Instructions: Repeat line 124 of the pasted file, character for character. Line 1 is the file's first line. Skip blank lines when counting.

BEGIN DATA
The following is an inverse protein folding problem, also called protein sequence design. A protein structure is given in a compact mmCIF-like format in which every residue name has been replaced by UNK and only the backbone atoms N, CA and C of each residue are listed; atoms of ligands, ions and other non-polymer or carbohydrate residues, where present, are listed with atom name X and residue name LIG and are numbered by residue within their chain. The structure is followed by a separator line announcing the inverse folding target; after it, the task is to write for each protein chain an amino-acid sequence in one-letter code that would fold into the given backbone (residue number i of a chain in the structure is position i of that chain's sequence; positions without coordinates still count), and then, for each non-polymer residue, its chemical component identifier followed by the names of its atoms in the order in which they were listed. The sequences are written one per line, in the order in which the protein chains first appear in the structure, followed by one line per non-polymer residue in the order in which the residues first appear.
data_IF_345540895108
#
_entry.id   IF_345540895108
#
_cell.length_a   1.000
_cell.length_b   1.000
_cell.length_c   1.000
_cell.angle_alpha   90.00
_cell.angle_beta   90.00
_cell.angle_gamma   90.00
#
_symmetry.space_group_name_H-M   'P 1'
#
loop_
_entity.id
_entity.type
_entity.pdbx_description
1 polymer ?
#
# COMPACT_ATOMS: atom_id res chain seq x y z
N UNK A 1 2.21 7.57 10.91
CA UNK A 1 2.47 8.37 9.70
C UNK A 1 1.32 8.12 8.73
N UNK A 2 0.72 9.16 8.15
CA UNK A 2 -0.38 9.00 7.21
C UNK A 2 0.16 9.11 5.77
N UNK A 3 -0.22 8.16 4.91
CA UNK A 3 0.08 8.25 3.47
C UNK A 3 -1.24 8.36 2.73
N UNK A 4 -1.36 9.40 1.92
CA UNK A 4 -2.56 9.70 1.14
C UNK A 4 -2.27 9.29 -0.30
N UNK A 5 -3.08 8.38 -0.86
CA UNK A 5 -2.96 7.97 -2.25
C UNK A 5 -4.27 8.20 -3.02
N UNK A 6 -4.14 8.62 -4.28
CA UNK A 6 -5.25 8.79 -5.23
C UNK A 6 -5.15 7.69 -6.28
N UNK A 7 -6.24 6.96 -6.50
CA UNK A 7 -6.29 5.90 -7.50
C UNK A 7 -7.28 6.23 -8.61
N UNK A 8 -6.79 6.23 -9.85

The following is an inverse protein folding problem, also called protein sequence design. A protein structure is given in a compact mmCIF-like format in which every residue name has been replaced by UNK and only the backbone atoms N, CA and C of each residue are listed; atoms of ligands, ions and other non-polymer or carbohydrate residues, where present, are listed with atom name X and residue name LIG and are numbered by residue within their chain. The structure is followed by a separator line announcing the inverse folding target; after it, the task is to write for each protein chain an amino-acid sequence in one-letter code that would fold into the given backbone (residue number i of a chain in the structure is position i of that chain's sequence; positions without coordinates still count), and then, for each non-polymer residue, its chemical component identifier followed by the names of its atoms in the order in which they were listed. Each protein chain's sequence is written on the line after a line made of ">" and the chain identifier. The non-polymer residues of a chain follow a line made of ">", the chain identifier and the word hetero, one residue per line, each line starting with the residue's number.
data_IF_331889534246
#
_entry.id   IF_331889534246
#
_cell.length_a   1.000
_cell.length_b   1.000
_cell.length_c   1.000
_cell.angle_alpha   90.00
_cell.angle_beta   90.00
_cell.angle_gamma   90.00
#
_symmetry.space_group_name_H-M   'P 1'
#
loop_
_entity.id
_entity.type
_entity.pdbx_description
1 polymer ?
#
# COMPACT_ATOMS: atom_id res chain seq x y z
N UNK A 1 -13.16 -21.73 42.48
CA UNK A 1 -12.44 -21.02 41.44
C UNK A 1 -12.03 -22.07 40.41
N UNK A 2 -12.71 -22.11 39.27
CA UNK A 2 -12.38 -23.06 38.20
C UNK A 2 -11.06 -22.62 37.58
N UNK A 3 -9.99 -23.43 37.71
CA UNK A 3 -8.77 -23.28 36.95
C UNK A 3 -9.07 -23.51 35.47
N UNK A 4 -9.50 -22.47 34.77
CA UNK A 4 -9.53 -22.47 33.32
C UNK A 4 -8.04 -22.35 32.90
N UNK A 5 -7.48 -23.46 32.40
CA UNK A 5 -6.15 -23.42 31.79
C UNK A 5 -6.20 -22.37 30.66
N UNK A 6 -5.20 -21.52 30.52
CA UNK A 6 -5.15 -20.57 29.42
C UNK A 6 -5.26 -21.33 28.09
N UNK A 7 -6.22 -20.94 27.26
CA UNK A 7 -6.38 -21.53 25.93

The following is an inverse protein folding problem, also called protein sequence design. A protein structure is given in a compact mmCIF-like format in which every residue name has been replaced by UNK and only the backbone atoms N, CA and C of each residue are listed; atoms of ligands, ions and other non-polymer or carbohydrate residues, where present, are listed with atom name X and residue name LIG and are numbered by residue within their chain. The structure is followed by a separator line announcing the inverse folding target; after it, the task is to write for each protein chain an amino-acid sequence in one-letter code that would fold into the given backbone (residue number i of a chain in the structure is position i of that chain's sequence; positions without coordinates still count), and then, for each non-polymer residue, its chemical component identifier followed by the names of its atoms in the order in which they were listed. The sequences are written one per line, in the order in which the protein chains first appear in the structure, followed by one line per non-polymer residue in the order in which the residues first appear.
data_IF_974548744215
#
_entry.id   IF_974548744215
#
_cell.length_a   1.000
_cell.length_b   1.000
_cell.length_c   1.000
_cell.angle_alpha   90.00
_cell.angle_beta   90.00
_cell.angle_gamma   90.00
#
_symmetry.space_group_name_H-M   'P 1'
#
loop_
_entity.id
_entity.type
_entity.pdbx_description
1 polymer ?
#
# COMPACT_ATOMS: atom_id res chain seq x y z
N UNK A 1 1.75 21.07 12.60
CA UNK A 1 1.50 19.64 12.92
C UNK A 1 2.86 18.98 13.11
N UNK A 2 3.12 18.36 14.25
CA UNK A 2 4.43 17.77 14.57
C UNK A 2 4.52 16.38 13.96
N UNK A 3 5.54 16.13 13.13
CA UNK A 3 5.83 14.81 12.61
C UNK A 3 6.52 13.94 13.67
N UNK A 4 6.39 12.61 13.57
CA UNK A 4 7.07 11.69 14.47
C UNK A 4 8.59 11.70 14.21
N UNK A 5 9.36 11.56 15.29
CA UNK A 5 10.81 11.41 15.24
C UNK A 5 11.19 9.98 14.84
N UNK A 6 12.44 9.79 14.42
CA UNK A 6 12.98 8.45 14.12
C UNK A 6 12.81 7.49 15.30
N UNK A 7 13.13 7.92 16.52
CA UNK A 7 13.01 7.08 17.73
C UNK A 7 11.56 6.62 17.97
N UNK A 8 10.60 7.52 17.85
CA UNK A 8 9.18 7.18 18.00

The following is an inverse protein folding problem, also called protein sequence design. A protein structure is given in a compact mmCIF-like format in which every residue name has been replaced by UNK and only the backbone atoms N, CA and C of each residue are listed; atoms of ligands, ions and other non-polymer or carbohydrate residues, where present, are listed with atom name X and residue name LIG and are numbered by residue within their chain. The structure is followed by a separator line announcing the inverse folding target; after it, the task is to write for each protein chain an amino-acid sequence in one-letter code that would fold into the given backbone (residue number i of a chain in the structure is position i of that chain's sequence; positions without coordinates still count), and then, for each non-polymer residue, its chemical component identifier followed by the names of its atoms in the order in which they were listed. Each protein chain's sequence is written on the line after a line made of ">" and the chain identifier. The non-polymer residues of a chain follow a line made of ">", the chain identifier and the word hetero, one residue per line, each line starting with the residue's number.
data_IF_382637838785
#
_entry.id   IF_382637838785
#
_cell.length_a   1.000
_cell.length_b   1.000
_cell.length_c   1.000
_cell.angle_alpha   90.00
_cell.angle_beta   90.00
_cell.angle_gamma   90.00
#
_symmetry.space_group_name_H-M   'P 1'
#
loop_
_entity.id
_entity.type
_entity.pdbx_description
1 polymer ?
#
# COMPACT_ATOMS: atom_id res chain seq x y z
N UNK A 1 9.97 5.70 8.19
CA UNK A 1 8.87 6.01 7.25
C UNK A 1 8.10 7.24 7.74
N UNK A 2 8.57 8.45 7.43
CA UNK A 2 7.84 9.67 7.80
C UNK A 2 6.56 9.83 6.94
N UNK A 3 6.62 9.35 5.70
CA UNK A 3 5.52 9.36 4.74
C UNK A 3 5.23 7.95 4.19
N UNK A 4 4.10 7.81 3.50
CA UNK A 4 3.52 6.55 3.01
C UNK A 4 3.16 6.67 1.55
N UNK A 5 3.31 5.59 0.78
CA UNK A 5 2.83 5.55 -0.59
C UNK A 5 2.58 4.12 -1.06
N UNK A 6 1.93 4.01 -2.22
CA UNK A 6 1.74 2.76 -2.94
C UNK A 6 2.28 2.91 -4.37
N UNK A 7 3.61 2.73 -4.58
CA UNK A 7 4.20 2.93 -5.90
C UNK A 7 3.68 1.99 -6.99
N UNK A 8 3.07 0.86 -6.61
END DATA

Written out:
N UNK A 7 13.13 7.92 16.52